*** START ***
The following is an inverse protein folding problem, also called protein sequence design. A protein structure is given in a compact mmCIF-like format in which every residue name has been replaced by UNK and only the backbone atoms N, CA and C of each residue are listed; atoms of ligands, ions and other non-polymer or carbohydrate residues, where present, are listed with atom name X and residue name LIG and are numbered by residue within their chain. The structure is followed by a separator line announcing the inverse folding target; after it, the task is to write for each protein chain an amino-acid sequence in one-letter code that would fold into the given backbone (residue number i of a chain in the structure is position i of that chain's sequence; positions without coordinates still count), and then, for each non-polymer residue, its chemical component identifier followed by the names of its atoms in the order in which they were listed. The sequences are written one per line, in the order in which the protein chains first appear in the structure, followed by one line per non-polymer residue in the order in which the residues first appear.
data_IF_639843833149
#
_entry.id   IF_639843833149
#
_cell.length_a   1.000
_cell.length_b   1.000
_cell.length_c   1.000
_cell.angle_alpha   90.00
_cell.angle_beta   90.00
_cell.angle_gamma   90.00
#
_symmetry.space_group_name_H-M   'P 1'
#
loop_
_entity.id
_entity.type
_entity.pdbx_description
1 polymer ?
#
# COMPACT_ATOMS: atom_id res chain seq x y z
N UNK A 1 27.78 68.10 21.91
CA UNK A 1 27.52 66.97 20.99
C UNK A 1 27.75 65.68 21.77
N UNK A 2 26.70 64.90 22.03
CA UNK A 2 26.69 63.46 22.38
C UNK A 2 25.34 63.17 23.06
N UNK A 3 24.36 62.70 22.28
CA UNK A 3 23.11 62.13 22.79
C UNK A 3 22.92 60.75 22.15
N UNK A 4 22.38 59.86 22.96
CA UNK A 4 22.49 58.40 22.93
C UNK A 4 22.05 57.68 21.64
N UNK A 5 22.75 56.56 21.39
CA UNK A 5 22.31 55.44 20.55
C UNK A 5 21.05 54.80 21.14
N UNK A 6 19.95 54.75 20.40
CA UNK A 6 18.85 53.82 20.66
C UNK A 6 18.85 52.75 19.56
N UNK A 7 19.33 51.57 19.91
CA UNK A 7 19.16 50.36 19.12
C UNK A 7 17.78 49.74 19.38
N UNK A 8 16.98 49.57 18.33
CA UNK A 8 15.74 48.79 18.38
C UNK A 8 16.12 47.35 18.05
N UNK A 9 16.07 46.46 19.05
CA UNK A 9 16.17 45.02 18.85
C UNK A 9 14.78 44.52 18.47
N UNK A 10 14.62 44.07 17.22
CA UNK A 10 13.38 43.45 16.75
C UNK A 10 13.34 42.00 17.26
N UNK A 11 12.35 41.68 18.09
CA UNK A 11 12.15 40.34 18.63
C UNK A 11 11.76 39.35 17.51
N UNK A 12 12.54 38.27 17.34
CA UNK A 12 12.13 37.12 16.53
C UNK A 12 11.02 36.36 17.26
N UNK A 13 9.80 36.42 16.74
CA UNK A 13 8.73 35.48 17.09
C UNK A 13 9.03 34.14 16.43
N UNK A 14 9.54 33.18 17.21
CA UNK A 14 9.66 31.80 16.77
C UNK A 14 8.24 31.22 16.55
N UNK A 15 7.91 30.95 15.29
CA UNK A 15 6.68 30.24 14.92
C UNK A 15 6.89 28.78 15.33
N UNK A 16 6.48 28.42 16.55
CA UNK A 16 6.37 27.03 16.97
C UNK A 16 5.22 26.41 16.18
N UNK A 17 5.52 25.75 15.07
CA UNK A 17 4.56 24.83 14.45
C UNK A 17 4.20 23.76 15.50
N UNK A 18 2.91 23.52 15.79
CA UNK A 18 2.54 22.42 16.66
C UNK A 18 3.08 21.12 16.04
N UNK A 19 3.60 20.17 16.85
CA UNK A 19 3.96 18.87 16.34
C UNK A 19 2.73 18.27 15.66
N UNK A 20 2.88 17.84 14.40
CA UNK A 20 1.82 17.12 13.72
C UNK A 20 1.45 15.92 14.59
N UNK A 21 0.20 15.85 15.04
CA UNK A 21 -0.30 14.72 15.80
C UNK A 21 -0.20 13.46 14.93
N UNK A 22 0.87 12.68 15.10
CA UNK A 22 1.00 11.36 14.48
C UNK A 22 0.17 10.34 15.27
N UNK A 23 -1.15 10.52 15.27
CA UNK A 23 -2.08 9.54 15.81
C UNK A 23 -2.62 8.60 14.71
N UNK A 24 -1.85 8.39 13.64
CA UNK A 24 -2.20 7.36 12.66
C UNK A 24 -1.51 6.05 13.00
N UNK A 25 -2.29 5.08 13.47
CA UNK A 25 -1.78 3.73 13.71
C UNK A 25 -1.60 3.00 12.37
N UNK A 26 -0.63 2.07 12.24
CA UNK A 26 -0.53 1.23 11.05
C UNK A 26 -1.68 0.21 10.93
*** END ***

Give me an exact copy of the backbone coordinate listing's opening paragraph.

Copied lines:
The following is an inverse protein folding problem, also called protein sequence design. A protein structure is given in a compact mmCIF-like format in which every residue name has been replaced by UNK and only the backbone atoms N, CA and C of each residue are listed; atoms of ligands, ions and other non-polymer or carbohydrate residues, where present, are listed with atom name X and residue name LIG and are numbered by residue within their chain. The structure is followed by a separator line announcing the inverse folding target; after it, the task is to write for each protein chain an amino-acid sequence in one-letter code that would fold into the given backbone (residue number i of a chain in the structure is position i of that chain's sequence; positions without coordinates still count), and then, for each non-polymer residue, its chemical component identifier followed by the names of its atoms in the order in which they were listed. The sequences are written one per line, in the order in which the protein chains first appear in the structure, followed by one line per non-polymer residue in the order in which the residues first appear.